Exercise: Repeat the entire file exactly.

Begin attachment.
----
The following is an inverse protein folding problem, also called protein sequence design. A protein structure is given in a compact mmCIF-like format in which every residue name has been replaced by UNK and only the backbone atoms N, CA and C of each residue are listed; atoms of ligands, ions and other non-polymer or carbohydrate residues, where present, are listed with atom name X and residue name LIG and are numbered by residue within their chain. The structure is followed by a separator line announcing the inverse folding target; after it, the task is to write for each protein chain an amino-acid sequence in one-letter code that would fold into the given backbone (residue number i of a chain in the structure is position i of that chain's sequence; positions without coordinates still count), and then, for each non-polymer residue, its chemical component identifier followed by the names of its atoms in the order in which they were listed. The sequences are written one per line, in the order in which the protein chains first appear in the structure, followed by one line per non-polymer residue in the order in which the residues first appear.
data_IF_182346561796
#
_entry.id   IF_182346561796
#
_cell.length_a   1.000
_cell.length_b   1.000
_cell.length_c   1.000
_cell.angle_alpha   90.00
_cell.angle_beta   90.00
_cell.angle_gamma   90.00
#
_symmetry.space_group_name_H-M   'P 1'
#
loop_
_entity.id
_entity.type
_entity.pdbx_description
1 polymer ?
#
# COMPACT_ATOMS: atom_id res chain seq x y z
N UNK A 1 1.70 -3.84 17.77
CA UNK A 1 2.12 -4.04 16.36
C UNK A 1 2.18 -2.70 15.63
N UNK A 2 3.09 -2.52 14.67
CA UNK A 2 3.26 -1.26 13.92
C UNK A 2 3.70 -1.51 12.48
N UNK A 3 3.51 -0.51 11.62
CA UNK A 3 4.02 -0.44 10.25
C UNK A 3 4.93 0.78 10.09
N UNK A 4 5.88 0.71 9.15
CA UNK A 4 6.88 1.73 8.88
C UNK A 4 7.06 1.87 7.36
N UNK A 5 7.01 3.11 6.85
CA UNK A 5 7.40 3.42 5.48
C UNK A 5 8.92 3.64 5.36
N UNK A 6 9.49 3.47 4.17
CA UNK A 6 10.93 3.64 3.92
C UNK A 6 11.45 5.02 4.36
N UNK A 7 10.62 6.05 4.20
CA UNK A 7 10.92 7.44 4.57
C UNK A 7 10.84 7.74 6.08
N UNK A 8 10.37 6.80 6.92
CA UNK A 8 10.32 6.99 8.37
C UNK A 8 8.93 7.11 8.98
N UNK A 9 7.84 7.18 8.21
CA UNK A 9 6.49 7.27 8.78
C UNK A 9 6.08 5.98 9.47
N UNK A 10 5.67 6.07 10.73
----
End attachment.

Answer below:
The following is an inverse protein folding problem, also called protein sequence design. A protein structure is given in a compact mmCIF-like format in which every residue name has been replaced by UNK and only the backbone atoms N, CA and C of each residue are listed; atoms of ligands, ions and other non-polymer or carbohydrate residues, where present, are listed with atom name X and residue name LIG and are numbered by residue within their chain. The structure is followed by a separator line announcing the inverse folding target; after it, the task is to write for each protein chain an amino-acid sequence in one-letter code that would fold into the given backbone (residue number i of a chain in the structure is position i of that chain's sequence; positions without coordinates still count), and then, for each non-polymer residue, its chemical component identifier followed by the names of its atoms in the order in which they were listed. The sequences are written one per line, in the order in which the protein chains first appear in the structure, followed by one line per non-polymer residue in the order in which the residues first appear.
data_IF_182346561796
#
_entry.id   IF_182346561796
#
_cell.length_a   1.000
_cell.length_b   1.000
_cell.length_c   1.000
_cell.angle_alpha   90.00
_cell.angle_beta   90.00
_cell.angle_gamma   90.00
#
_symmetry.space_group_name_H-M   'P 1'
#
loop_
_entity.id
_entity.type
_entity.pdbx_description
1 polymer ?
#
# COMPACT_ATOMS: atom_id res chain seq x y z
N UNK A 1 1.70 -3.84 17.77
CA UNK A 1 2.12 -4.04 16.36
C UNK A 1 2.18 -2.70 15.63
N UNK A 2 3.09 -2.52 14.67
CA UNK A 2 3.26 -1.26 13.92
C UNK A 2 3.70 -1.51 12.48
N UNK A 3 3.51 -0.51 11.62
CA UNK A 3 4.02 -0.44 10.25
C UNK A 3 4.93 0.78 10.09
N UNK A 4 5.88 0.71 9.15
CA UNK A 4 6.88 1.73 8.88
C UNK A 4 7.06 1.87 7.36
N UNK A 5 7.01 3.11 6.85
CA UNK A 5 7.40 3.42 5.48
C UNK A 5 8.92 3.64 5.36
N UNK A 6 9.49 3.47 4.17
CA UNK A 6 10.93 3.64 3.92
C UNK A 6 11.45 5.02 4.36
N UNK A 7 10.62 6.05 4.20
CA UNK A 7 10.92 7.44 4.57
C UNK A 7 10.84 7.74 6.08
N UNK A 8 10.37 6.80 6.92
CA UNK A 8 10.32 6.99 8.37
C UNK A 8 8.93 7.11 8.98
N UNK A 9 7.84 7.18 8.21
CA UNK A 9 6.49 7.27 8.78
C UNK A 9 6.08 5.98 9.47
N UNK A 10 5.67 6.07 10.73